There are a variety of analytics tools available that empower us to do just that. For example, the same structured analytics analysis deployed during data reduction efforts above can be used to find and gather duplicates, textual near-duplicates, and other non-unique items that are substantially related to our identified key documents. This allows us to quickly identify documents that may have been miss-coded or misunderstood during production review. These items can provide critical additional context around possession and control of the associated information.
Conceptual analytics tools can be leveraged to suggest pockets of undiscovered information, identify inconsistent treatment of similar content, and offer insights for improving our keyword search efforts. With a core set of documents in place, the fact development team can leverage these tool to find new documents and / or validate their efforts to date in a highly controlled manner. A few examples include:
- Clustering document sets and mapping vetted key documents to guide additional quality assurance review of high-priority clusters.
- Using text excerpts from vetted key documents to power categorization sets or RAR projects to bubble up highly similar documents for quality assurance review.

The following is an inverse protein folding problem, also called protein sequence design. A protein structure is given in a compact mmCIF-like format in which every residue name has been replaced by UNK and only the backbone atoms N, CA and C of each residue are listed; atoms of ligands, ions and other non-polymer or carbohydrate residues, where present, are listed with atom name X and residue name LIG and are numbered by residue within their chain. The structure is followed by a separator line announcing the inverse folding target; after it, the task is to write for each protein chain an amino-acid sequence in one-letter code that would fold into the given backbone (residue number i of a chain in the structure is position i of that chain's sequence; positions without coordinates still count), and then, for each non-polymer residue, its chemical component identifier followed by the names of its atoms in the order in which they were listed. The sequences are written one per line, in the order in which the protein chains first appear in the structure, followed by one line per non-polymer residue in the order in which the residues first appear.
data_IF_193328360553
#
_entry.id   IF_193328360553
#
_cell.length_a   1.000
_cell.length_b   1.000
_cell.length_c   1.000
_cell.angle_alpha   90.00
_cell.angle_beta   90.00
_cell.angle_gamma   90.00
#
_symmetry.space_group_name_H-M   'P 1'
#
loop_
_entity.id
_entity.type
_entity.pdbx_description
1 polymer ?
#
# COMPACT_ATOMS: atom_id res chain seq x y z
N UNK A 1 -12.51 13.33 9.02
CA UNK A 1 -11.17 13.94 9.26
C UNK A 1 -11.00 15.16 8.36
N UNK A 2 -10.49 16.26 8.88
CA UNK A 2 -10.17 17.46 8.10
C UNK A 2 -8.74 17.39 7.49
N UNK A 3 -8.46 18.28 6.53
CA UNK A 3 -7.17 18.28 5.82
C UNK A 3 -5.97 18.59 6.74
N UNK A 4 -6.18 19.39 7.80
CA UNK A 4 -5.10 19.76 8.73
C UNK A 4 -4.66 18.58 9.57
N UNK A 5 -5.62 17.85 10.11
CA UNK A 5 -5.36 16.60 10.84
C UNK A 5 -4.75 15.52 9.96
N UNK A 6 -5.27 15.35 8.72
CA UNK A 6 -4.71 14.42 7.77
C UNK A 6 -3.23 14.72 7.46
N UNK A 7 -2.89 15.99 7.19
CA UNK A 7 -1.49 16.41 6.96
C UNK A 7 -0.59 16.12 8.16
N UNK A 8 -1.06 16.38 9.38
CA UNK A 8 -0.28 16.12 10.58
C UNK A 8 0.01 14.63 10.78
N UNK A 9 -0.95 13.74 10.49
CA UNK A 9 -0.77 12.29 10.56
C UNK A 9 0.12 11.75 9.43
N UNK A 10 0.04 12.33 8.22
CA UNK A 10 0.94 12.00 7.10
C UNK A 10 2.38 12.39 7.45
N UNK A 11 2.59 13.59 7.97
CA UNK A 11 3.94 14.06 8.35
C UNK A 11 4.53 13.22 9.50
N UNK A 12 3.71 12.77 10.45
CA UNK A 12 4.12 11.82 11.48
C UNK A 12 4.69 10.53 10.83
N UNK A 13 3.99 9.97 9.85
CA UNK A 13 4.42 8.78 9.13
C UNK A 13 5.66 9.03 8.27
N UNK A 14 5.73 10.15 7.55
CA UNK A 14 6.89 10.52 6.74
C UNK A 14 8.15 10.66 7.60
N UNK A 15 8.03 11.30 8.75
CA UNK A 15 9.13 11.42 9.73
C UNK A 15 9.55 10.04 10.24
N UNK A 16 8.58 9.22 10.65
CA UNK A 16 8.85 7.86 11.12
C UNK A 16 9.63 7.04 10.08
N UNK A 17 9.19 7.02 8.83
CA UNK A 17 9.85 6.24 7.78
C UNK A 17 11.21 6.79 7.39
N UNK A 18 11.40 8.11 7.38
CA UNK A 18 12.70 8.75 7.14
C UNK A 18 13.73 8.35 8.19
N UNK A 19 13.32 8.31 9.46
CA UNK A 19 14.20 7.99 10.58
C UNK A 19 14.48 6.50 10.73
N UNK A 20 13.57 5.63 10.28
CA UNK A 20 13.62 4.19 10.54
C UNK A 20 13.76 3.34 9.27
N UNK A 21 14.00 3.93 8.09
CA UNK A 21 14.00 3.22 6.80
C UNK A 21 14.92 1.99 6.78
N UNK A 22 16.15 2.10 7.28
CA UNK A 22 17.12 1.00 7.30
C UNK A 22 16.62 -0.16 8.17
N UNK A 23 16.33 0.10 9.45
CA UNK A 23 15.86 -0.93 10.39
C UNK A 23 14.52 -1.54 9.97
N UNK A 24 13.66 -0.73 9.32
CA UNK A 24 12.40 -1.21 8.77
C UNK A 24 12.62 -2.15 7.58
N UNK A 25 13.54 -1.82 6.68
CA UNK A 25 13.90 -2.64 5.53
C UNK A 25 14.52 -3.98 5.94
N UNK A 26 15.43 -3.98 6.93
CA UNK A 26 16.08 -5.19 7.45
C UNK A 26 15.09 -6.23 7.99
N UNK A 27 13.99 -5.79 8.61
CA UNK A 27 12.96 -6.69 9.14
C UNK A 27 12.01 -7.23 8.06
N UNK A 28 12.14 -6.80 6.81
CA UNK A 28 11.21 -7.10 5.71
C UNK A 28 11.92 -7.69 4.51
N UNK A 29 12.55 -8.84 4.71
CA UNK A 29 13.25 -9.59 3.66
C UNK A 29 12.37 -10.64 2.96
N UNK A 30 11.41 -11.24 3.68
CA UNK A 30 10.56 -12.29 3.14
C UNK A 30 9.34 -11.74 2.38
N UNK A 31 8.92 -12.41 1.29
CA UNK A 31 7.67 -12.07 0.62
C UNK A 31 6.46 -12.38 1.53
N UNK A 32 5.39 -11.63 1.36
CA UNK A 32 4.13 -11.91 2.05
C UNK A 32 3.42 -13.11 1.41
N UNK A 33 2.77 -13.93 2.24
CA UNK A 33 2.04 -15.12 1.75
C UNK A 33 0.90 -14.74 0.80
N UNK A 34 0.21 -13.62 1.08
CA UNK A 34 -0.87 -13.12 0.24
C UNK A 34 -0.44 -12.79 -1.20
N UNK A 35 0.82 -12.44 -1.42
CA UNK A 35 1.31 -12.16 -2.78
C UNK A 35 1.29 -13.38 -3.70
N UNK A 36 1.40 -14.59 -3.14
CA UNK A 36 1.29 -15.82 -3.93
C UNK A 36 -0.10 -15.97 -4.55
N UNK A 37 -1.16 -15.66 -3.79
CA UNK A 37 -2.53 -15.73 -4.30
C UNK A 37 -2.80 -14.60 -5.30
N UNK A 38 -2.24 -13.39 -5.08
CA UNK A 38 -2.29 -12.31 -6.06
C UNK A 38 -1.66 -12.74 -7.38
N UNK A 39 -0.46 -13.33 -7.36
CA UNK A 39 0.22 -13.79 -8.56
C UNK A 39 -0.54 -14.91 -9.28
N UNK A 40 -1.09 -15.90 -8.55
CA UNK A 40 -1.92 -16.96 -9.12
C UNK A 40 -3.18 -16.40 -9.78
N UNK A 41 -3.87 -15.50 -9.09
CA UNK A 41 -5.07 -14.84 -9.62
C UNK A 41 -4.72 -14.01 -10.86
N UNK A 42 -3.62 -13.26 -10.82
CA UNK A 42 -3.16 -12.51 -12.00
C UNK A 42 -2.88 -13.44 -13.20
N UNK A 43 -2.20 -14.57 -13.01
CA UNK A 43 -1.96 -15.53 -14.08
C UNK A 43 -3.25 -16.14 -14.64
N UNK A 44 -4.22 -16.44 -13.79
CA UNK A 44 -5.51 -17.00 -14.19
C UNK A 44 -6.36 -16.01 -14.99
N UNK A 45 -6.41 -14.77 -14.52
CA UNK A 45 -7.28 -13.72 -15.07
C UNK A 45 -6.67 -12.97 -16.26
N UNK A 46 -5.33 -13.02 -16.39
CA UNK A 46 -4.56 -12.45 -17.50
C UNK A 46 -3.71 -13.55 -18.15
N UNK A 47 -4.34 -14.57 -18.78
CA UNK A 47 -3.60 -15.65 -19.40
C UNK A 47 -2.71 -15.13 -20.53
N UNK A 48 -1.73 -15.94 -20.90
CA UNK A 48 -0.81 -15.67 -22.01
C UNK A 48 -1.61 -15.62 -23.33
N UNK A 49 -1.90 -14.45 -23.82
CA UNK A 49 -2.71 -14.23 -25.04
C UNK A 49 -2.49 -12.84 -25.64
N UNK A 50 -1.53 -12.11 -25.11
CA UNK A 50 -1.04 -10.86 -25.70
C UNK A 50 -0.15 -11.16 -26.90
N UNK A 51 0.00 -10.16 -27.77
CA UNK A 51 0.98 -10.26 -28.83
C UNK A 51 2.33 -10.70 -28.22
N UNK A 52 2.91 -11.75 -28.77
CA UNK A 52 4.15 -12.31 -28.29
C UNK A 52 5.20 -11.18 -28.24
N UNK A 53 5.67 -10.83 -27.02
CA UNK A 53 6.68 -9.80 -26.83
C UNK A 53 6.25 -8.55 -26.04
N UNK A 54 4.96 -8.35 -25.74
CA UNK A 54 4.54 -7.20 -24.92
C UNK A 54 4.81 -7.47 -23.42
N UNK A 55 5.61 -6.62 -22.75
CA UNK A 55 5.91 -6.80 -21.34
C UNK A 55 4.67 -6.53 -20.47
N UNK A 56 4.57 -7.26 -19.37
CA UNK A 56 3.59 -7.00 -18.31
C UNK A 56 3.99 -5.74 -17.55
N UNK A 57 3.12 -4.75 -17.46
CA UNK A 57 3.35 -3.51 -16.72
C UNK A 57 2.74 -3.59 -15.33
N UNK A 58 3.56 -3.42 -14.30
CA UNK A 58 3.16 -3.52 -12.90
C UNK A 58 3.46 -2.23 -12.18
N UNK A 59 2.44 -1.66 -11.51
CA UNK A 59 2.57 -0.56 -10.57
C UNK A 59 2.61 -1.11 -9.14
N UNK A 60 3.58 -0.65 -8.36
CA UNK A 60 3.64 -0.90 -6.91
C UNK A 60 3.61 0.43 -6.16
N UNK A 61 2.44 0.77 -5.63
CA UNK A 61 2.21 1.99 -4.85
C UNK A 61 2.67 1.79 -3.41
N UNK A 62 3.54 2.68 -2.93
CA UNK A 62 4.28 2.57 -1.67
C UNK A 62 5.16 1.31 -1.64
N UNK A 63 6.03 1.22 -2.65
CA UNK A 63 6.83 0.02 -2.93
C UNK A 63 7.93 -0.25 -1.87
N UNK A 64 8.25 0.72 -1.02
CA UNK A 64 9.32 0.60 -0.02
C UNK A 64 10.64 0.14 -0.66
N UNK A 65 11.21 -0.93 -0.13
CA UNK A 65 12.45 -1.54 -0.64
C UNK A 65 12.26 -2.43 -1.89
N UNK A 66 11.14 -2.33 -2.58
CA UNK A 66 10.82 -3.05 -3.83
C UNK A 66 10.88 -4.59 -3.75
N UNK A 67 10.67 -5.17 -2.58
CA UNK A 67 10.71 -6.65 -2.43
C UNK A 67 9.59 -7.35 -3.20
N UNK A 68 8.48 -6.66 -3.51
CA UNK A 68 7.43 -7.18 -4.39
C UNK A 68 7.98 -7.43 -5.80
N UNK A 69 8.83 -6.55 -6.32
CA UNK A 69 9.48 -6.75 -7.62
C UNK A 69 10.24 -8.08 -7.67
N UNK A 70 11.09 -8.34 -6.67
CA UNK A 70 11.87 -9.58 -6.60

- Expand fact-finding search terms by leverage keyword expansion and terms found in key documents
Making Sense of It All – Organizing the Chaos
One of the benefits of analytics that is most beneficial in the production review phase is just as applicable here – logical organization. Analytics tools excel at organizing documents by both textual and conceptual similarity. The ability to organize the documents in your fact finding universe into e-mail thread groups, near duplicate groups, or clusters is incredibly valuable as you work through your narrowed subsets. Don't assume that you have to abandon one organization you have to abandon one organizational method in favor of another. It may require some massaging, but they can and should be stacked to provide even greater time and effort efficiencies.
Final Thoughts – Waiting for Wednesday
It is important to understand that there is no fixed formula for applying the available tools here. Every matter is subject to different constraints, particularly time constraints. The primary step in any effort like this is typically to identify and organize all documents that are textually similar to known key documents. Whether and to what degree we deploy additional fact development and quality checking tools and workflows will depend upon several factors. The most important take away here is that the use of analytics provides fact development teams with the ability to adapt as they evaluate documents and further refine their strategy. Again, please join us on July 13th as we discuss in more detail.